Mur'bah pays tribute to veterans
SCHOOL children from Murwillumbah Public School for the second year running conducted the Remembrance Day Service in the heart of the town yesterday at the invitation of local veterans.
Four Year 6 students shared the role of Master of Ceremonies before just over 200 people who gather in the memorial park in front of the Tweed Shire Council chambers shortly before 10.45am.
After yesterday’s main service, a new plaque was added to the memorial wall in Murwillumbah, honouring those who service in the Korean War from 1950 to 1953.
Murwillumbah RSL sub-branch president Derek Sims said although the war lasted only three years, 339 Australian soldiers died, 1584 were wounded and 29 taken as prisoners of war.
Yet he added: “As far as the Australian public were concerned it was the forgotten war”.
Korean War veteran, Colonel Tom Harwood Am, who was born in Murwillumbah and Murwillumbah High School Captain in 1946, was invited to unveil the flag.
He joined Beryl Lawther, wife of another veteran Eric Butch Lawther who could not attend due to ill health, and his daughter Murwillumbah Public School music teacher Vicki Armour who moments before had been busy conducting the Remembrance Day choir.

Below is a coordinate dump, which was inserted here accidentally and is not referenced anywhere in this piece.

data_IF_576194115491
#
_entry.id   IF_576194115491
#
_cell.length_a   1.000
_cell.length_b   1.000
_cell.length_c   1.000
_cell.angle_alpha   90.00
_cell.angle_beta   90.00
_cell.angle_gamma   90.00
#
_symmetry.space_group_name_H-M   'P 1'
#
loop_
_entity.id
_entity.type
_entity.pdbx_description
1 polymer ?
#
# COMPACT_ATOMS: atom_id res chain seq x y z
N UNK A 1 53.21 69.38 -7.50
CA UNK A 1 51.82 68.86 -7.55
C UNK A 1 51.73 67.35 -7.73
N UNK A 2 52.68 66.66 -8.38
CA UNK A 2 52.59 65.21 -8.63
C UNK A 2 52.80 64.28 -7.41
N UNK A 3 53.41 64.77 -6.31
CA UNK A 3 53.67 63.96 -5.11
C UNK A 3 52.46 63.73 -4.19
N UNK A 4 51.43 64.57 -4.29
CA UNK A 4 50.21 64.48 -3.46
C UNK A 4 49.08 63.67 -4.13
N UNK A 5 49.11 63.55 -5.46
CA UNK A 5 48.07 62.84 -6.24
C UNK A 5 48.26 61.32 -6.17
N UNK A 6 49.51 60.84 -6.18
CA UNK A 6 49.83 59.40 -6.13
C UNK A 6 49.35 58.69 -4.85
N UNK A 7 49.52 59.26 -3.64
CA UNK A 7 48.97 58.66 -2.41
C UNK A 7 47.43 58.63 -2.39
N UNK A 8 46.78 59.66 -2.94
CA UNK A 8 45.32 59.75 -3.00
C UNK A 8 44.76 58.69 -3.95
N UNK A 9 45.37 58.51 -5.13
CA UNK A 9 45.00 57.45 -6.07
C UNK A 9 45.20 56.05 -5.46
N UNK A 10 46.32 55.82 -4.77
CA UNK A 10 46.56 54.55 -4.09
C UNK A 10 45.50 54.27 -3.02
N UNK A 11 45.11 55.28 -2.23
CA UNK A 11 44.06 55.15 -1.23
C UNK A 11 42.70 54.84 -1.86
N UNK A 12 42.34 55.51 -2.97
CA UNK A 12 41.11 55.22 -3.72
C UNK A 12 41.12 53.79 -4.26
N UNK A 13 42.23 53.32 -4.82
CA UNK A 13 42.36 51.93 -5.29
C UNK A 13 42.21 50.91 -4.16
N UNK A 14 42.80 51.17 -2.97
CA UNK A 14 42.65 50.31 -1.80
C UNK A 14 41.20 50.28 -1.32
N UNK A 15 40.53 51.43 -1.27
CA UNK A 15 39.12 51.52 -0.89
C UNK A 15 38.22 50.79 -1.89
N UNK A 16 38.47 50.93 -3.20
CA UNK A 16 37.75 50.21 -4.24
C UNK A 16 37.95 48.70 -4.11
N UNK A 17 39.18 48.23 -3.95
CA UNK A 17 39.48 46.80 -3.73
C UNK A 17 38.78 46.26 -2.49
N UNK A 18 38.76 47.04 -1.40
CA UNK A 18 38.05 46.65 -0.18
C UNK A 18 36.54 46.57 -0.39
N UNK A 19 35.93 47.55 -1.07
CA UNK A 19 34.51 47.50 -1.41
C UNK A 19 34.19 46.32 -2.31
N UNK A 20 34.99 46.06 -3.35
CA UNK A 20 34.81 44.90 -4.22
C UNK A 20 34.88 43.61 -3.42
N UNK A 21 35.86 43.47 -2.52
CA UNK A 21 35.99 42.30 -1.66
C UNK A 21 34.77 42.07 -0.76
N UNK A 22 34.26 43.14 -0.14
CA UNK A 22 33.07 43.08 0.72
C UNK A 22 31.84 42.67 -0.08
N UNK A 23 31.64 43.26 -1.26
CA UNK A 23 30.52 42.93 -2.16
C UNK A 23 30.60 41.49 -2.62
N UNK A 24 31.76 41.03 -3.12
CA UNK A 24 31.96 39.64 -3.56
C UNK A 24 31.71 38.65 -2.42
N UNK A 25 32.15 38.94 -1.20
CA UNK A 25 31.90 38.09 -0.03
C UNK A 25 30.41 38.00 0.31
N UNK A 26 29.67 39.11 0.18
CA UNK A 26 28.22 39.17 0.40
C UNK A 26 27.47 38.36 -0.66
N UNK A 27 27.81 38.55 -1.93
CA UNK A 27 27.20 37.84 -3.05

Colonel Harwood, who had led a platoon in Korea before rising through the ranks of the Australian Army, then retiring to run a Dairy farm at Old Bonalbo west of Casino before “fully retiring” to Ballina, told the assembled crowd the United Nations’ division of Korea after World War II was “a recipe for disaster”.
“They had not decided how they would unify Korea,” he said, adding that the North had decided to impose its regime on the south.
Col. Harwood said 21 nations responded to a United Nations call to evict the invader.The war was costly.
On the United Nations’ side 95,700 soldiers were killed and 402,000 wounded.
“Those casualty rates are second only to the Great War – World War II,” said Col Harwood.
“On this day I distinctly remember the two fellows our platoon lost close to the end of the war.
“They were great young Australians and would have made fine citizens of this country.”